If you've read Game of Thrones or watched it on HBO, then
you're probably aware of the general theme, which can be summarized in a single
sentence from the book: "When you play the game of thrones, you win or you die."
The AP has long held the content throne, but an usurper -
Meltwater - has come to challenge the content king. Meltwater - an aggregator
or a search engine, depending on your kingly allegiance - is a media monitoring
service that displays AP headlines and textual snippets to its users. In a recent copyright
lawsuit, the AP attacked Meltwater's unlicensed display of AP content.
The AP's complaint alleges:
AP bears all of the extensive costs
associated with creating its content, while Meltwater bears only the minimal
costs of distribution in the Internet age, and thus can undercut the AP with
lower subscription rates. ... Meltwater
contributes no creative content and provides no editorial commentary. Its
business serves no independent purpose other than the distribution of news
created by others.
In contrast to the practice of
other news sources and news aggegators who deliver
the AP's news reports to the public, Meltwater does not license the content
that it delivers to its subscribers. Google News, Yahoo News, and AOL, for
example, have negotiated arrangements with AP to distribute its content.
Further, unlike Google News or other news aggregators that deliver search
results to the public for free, Meltwater is a closed commercial business that
only provides news excerpts and other services after payment of a substantial
The AP was founded in
1846, and as the king, it has
invested substantial resources in building a news gathering and distribution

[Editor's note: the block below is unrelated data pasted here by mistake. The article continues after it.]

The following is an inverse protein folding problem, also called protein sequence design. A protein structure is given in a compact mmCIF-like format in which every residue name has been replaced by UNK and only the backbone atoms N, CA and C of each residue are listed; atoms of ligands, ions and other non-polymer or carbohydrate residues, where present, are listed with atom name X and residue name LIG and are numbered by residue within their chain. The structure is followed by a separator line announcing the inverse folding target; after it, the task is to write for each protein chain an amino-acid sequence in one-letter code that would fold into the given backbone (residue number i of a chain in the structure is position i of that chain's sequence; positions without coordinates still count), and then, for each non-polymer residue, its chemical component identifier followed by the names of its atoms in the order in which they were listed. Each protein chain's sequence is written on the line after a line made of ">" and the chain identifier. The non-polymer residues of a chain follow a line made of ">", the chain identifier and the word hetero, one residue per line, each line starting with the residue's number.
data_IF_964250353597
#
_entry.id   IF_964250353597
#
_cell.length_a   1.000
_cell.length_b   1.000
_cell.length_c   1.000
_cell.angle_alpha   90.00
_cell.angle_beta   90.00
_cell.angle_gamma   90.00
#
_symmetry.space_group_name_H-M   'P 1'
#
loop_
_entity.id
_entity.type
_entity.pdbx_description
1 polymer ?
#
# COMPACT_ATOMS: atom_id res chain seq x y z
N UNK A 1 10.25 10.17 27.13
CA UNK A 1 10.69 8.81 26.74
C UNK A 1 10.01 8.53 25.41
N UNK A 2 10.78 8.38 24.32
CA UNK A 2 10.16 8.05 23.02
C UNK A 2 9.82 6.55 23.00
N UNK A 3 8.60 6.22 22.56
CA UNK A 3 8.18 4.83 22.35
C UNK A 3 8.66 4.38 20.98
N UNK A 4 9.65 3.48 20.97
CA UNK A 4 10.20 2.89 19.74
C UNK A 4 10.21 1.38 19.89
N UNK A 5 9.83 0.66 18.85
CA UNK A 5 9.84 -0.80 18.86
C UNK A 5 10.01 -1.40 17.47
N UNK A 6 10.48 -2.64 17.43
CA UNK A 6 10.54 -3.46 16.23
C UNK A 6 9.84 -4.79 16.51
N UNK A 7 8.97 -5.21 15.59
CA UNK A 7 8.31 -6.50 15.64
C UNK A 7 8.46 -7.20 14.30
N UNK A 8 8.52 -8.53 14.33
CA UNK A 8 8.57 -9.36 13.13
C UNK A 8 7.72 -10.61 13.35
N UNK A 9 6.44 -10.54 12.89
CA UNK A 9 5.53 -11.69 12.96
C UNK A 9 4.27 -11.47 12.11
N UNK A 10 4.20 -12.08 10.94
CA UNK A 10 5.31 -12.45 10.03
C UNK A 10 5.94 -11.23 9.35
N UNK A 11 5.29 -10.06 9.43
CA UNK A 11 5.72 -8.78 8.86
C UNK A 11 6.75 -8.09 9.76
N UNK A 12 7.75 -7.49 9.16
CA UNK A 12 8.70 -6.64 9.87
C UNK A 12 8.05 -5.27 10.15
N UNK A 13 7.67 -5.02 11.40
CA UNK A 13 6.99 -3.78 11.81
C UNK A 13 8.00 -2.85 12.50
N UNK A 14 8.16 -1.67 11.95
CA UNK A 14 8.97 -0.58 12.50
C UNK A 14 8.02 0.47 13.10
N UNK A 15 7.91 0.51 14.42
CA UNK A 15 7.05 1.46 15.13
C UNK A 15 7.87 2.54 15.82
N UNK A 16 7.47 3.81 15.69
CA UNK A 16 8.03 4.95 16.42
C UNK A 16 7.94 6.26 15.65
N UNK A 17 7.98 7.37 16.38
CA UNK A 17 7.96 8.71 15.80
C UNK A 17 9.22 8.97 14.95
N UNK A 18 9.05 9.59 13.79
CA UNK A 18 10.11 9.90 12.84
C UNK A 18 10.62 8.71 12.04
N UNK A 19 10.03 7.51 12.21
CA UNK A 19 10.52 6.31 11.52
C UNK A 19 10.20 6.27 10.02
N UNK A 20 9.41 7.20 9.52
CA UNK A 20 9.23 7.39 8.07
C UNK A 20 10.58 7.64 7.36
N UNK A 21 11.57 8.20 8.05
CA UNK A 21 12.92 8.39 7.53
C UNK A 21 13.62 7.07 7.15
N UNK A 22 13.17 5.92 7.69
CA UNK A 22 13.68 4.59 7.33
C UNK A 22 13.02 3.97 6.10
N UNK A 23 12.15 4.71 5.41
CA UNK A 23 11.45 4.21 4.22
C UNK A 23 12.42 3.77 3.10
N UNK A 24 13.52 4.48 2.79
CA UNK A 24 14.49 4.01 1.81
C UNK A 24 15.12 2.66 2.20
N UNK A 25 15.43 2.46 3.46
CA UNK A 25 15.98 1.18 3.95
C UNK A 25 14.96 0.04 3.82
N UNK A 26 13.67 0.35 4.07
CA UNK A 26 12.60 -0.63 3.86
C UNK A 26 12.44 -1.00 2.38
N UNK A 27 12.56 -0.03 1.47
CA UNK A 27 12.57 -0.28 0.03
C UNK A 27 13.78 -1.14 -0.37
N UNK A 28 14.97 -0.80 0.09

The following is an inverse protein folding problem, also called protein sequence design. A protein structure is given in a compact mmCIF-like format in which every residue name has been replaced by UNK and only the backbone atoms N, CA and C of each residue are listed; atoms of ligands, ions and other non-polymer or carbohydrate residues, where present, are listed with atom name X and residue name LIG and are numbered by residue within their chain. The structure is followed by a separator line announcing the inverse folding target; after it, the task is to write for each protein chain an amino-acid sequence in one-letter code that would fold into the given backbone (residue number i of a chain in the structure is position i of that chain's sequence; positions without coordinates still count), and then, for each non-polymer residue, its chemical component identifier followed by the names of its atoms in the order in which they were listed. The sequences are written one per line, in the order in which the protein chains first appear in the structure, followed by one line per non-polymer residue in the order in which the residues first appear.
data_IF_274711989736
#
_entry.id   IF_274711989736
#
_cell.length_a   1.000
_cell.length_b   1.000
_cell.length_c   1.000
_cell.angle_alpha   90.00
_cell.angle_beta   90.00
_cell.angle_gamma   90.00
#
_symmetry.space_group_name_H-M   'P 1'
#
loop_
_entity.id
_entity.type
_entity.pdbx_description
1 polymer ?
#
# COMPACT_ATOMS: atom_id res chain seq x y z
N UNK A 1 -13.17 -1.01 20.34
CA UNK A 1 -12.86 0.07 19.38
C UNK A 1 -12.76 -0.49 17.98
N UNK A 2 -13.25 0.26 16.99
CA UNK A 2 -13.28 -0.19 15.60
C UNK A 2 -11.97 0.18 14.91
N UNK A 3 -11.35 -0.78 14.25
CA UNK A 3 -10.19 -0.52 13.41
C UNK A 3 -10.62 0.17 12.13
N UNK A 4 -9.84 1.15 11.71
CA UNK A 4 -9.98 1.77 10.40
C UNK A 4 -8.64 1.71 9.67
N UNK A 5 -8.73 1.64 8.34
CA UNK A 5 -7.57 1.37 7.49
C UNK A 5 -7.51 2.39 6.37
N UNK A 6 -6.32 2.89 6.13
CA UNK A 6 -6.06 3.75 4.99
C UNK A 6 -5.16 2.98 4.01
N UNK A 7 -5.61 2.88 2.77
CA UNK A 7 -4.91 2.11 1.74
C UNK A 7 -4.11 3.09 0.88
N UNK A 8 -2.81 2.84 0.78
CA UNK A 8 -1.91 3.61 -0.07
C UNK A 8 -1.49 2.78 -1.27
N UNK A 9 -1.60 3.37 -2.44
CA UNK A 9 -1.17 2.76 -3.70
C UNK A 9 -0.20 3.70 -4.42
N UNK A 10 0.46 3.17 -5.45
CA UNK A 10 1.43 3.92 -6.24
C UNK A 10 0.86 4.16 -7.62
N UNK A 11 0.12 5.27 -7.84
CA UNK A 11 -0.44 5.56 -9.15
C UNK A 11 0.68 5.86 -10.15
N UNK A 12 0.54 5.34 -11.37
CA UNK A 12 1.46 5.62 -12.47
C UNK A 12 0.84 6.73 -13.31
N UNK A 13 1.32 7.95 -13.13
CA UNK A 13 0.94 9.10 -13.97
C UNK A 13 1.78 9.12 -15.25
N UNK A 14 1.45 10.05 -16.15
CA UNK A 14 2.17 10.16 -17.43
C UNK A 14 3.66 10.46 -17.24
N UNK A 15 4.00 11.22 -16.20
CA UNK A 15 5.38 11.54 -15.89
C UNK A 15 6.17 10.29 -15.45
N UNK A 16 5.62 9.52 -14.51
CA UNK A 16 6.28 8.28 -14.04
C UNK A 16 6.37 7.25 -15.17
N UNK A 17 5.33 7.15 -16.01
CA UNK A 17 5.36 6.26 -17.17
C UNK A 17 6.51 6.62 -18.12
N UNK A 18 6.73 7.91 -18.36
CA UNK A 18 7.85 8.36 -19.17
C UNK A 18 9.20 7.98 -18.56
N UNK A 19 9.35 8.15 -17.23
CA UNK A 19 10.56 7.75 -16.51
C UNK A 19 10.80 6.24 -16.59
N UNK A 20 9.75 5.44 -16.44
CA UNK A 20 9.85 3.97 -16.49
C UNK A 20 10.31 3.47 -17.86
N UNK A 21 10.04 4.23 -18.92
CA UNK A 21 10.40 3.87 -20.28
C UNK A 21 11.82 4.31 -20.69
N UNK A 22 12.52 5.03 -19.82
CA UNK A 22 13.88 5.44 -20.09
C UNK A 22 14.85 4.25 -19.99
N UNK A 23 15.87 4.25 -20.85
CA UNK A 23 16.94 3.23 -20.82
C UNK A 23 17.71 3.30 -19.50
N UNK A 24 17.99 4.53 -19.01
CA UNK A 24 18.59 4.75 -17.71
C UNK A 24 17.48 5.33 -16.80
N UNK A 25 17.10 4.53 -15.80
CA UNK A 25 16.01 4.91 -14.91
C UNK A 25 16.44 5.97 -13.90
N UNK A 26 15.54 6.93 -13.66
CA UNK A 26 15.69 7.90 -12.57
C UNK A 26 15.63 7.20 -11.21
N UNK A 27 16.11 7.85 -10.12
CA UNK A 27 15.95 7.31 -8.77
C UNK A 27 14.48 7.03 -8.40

infrastructure. To support its activities,
the AP licenses its content to subscribers and other customers.
In contrast to the AP, Meltwater, which was founded in 2001, employs
neither reporters nor newsgatherers but, rather, helps its customers acquire (insert "search" or "aggregate") third-party
news items published on the Internet. As the usurper, Meltwater lists
The Meltwater Group enters growth markets where new technology enables outsiders to
challenge existing business models and market leaders sleeping in class.
In its April 6th
answer, Meltwater asserted:
... The Associated Press ("AP") challenges one of the
core functions of the Internet. Search engines,
which index online content and provide information about its existence and
location in response to users' search queries, have existed since the earliest
days of the Internet and are essential to its operation. Meltwater offers just
such a search engine, which allows its corporate and institutional customers to
discovery [sic], analyze, and educate others about information in the news
media relevant to their businesses. The search results that Meltwater returns
to its users-headlines of articles, along with a short snippet of text, and a
link to the complete article hosted on the publisher's website-comprise the
same basic information returned by numerous other Internet search services.
Meltwater's news-specific search engine operates fully within the bounds of
U.S. copyright law.
Will Meltwater win or die? Likely, that question hinges on the news aggregator vs. search engine distinction. Defining Meltwater as one or the other could be the difference between the AP's continued sovereignty and Meltwater's liberation of content.
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